Absolutely not true. I spent a few summer weeks in Edmonton a few decades ago where the sun did not set until after ten PM and the sky was full of wonderful hot-air balloons. My hosts had lots of winter-horror stories, but Edmonton in the summer, and its balloons, are a cherished memory.

  82. If anyone here is interested in exploring the complex relationships between various statistical categories for nations throughout the world I will repeat a recommendation I have made here several times that you check out Gapminder.org at http://www.gapminder.org/. They have vast amounts of statistical data in over 150 indicators covering most of the world with some of the data going back to 1800 or further back. Their software allows you to easily create animated graphs charting any indicator against any other with a few clicks. Individual countries can be highlighted and tracked and for those who want to explore deeper there are numerous other capabilities embedded in the system. The main site has quite a number of videos available which demonstrate the possibilities of the software.

  83. Geoff Sherington (00:37:50) :
    Here in Australia we are mutteringthat the Government is proposing Robin Hood economics with a variation. They take from the rich, then keep it.
    “Blimey mate, at least Dick Turpin had the decency to wear a mask!”

  84. Consumption of electricity in the USA is falling. Bad economy, job losses, no money. I think they outsourced to the tipping point. There isn’t anything left to rebuild with. The Globalists own it all.

  85. “Geoff Sherington (00:37:50) :
    oakgeo (22:51:08) :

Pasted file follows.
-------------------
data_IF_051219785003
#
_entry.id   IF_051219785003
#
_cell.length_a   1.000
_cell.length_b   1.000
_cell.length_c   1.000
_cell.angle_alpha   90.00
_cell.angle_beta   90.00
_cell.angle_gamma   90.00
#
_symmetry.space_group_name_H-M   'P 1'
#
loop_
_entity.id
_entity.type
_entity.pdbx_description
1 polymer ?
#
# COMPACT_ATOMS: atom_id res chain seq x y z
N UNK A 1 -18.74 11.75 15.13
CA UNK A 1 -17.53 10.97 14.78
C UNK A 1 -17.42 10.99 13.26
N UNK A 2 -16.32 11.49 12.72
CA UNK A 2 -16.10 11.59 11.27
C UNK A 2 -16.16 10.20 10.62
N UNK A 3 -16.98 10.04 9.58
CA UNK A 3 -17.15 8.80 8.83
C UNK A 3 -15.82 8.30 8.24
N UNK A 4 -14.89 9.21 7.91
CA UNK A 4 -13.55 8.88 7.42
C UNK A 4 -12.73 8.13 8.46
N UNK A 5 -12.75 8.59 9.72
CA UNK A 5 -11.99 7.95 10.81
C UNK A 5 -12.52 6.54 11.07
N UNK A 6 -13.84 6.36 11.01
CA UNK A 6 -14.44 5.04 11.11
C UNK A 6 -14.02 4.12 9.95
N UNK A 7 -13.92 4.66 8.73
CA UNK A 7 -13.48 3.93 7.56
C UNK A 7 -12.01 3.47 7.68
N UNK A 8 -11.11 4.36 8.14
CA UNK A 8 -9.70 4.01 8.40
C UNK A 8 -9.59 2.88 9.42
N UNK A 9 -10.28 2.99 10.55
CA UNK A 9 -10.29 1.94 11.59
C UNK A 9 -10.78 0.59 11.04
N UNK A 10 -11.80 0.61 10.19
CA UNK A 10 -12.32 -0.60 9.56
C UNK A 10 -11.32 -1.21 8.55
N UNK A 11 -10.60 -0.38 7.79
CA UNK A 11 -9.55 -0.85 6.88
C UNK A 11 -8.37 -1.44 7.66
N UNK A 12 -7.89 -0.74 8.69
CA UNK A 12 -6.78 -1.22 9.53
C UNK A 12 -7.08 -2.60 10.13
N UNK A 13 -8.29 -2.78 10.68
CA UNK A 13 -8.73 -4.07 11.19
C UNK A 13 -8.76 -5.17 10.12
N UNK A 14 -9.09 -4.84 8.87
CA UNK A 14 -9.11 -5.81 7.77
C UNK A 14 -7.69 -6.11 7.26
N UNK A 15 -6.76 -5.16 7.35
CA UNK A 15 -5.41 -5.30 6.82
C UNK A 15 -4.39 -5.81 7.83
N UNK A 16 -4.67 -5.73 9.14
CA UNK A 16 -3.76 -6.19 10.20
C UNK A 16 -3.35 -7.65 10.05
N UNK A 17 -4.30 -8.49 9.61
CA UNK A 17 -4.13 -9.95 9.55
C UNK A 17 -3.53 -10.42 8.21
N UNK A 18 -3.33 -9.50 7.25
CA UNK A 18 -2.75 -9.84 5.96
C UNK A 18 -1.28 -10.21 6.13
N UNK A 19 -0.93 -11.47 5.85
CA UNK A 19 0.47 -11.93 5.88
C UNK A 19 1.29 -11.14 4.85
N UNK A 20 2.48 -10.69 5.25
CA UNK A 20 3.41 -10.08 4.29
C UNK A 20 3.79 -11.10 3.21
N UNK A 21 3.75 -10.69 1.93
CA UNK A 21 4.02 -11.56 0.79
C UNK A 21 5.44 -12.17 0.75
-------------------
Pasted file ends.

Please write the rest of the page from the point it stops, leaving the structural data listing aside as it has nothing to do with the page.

Re Robin Hood. Here in Australia we are mutteringthat the Government is proposing Robin Hood economics with a variation. They take from the rich, then keep it.
    I love the Python sketch, saw it long ago.”
    Errrr…..they do that already, how else can they afford their gilt edge pension funds after only one term “in service”, while the “rest of us” have to wait until 65. Oh hang on, “they” just changed that to 67. Thanks Australian politicians.

  86. Doctor Who (01:16:47) :
    Can someone answer two simple questions for me.
    1. What is wrong with the metric of dividing the total emissions of a country by its surface area including territorial waters,and coming up with a ranking of who is doing the most harm. ?

    If you mean CO2 emissions, it is wrong because CO2 does no measurable harm.

  87. On the OP, the “balloon” analogy is just so lame, trouble is, politicians are milking it all the way to the bank, and, it seems in Australia at least, most are happy to be shafted.
    How can 20mil people’s “emissions” be just behind 300mil? Are American’s, somehow, 15 times more efficient in consumption/emission?

  88. Thanks to everyone who ‘weighed in’ on tons vs tonnes. I’ll just have to admit to being ‘tone’ deaf.
    Dave Wendt (02:38:10) :
    “If anyone here is interested in exploring the complex relationships between various statistical categories for nations throughout the world I will repeat a recommendation I have made here several times that you check out Gapminder.org at http://www.gapminder.org/.”
    I checked it out and it’s every bit as good as you said. I now have a shortcut to that site. I have a visual handicap that makes it hard to view graphs (and just about everything else), but they have some options that allow one to compare stats by selecting other types of visuals that are easier for me to see. I LIKE it!

  89. “Roger Sowell (10:17:28) :
    Hot gases rise, and diffuse into the surrounding gas volume. Thus, the hot CO2 and water vapor from an exhaust stack on a power plant do indeed rise.”
    …You missed out the bit about when the C02 cools it falls to earth.
    The Earth has been likened to a giant carbon dioxide sponge because so many life forms need it for their survival. A carbon dioxide molecule can’t survive in the atmosphere longer than about 14 months before being absorbed into the sea or the Earth’s biomass, and most C02 molecules disappear from the air much sooner than that. The Earth’s carbon-based life forms need about 207 billion tons of C02 per year just to survive.